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Acquisitions of the month: September 2016

5 October 2016

Our round-up of the best works of art to enter public collections recently

Tate Collection

Portrait of an Unknown Lady (1650–55), Joan Carlile, plus other acquisitions

Concentrating on expanding their representation of women artists, Tate has purchased a rare painting by British oil portraitist Joan Carlile, now the collection’s earliest work by a female artist. For more details click here. Meanwhile, in anticipation perhaps of Tate Britain’s upcoming ‘Impressionists in London’ exhibition this autumn, a watercolour by James Tissot – a French artist who sought refuge in London during the Franco-Prussian War – and a masterwork of British Impressionism by William Stott of Oldham have also entered the collection. Nor is British contemporary art being neglected: a film by Derek Jarman (Blue, 1993) and two works which Tate originally commissioned, by Mark Wallinger and Susan Philipsz, have all been acquired.

Portrait of an Unknown Lady, (1650–55), Joan Carlile

Portrait of an Unknown Lady (1650–55), Joan Carlile

The Frick Collection, New York

Du Paquier Porcelain (c. 1720−40)

In an extremely generous gift from Frick Trustee Melinda Martin Sullivan and her husband Paul Sullivan, the Frick has received 14 exemplary porcelain works produced by the Du Paquier Porcelain Manufactory in Vienna. Amongst these whimsical objects, which date from around 1720 to 1740 (spanning the key years of production for the renowned Viennese manufactory), are included an elephant-shaped wine dispenser and vessels with sculptural handles in the shape of craftsmen and flying fish. The Frick collection has a long history of collecting porcelain, and these important representatives of the European tradition of Eastern-inspired porcelain production will slot in well.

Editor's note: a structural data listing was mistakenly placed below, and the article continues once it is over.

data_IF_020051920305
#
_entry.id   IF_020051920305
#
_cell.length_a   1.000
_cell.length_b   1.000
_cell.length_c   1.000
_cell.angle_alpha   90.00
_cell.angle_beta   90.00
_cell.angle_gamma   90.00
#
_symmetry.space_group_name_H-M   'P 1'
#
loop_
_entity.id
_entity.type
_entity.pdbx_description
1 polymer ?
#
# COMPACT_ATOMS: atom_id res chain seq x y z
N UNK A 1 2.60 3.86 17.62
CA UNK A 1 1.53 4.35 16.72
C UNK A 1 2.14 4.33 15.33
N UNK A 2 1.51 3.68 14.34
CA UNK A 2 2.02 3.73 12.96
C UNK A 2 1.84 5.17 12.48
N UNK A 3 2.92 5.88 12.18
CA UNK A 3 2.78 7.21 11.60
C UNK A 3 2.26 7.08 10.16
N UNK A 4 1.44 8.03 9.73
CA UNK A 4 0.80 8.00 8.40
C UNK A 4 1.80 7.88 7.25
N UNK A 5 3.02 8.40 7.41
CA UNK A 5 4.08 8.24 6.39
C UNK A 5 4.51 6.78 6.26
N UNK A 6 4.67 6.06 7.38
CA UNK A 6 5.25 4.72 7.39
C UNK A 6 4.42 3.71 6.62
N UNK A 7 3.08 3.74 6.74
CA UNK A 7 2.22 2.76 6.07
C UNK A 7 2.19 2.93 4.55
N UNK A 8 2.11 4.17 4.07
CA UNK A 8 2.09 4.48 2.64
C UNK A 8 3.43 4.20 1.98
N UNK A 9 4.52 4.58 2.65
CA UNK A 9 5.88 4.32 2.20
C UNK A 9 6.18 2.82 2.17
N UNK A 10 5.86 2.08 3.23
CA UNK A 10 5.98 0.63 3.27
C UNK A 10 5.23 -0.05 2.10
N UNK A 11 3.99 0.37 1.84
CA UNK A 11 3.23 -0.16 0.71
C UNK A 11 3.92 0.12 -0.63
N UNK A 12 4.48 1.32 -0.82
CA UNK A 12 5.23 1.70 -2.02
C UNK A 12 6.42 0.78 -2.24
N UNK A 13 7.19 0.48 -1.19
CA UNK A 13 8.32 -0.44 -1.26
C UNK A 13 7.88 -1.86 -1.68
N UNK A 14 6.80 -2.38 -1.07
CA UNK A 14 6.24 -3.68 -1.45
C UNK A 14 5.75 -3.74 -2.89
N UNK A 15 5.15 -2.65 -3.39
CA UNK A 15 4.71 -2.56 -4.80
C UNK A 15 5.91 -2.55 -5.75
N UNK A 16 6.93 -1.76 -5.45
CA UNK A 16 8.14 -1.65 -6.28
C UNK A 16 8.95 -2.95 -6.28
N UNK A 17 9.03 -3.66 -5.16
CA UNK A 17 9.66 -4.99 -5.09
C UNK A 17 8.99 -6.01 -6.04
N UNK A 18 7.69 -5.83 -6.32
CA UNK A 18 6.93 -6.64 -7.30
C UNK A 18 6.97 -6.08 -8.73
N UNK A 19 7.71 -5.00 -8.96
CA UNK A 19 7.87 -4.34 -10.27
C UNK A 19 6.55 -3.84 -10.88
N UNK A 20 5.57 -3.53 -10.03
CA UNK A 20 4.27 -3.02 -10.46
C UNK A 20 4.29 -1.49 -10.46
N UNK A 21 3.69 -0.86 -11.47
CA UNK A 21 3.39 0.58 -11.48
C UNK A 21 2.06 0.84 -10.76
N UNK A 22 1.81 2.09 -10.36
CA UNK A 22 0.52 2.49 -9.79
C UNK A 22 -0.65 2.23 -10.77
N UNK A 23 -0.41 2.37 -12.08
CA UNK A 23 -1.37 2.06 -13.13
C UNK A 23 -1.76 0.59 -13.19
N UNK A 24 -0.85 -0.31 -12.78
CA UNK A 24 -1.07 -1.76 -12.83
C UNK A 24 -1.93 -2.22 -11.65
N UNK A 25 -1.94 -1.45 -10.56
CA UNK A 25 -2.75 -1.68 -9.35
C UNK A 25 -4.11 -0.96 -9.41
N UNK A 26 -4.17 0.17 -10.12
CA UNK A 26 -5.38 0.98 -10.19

Tureen and Stand

Tureen and Stand (1730–35), Du Paquier Porcelain Manufactory. The Frick Collection, gift of the Melinda and Paul Sullivan Collection, 2016; photo: Michael Bodycomb

Toledo Museum of Art, Ohio

Bust of a Flavian Matron (late 1st century CE)

The Georgia Welles Apollo Society has selected a nearly 2,000-year-old Roman bust for its annual donation to the Toledo Museum of Art in Ohio. Formerly the Apollo Society, the group of donors was renamed this year on the occasion of its 30th anniversary and in honour of the contributions of local patron Georgia Welles.

Bust of a Flavian Matron

Bust of a Flavian Matron (late 1st century CE).

The J. Paul Getty Museum, Los Angeles

The Borghese-Windsor Cabinet (c. 1620)

Setting a new record for a piece of Roman furniture, a cabinet originally made for Pope Paul V Borghese and once owned by King George IV has been purchased by the Getty for €2.5 million. The 17th-century Italian cabinet is decorated with gilded bronze and silver statuettes and a sumptuous array of inlaid pietre dure (hard stones). Having left the Royal Collection in 1959, the cabinet has until now resided in the Paris townhouse of French collector Robert de Balkany, who died last year.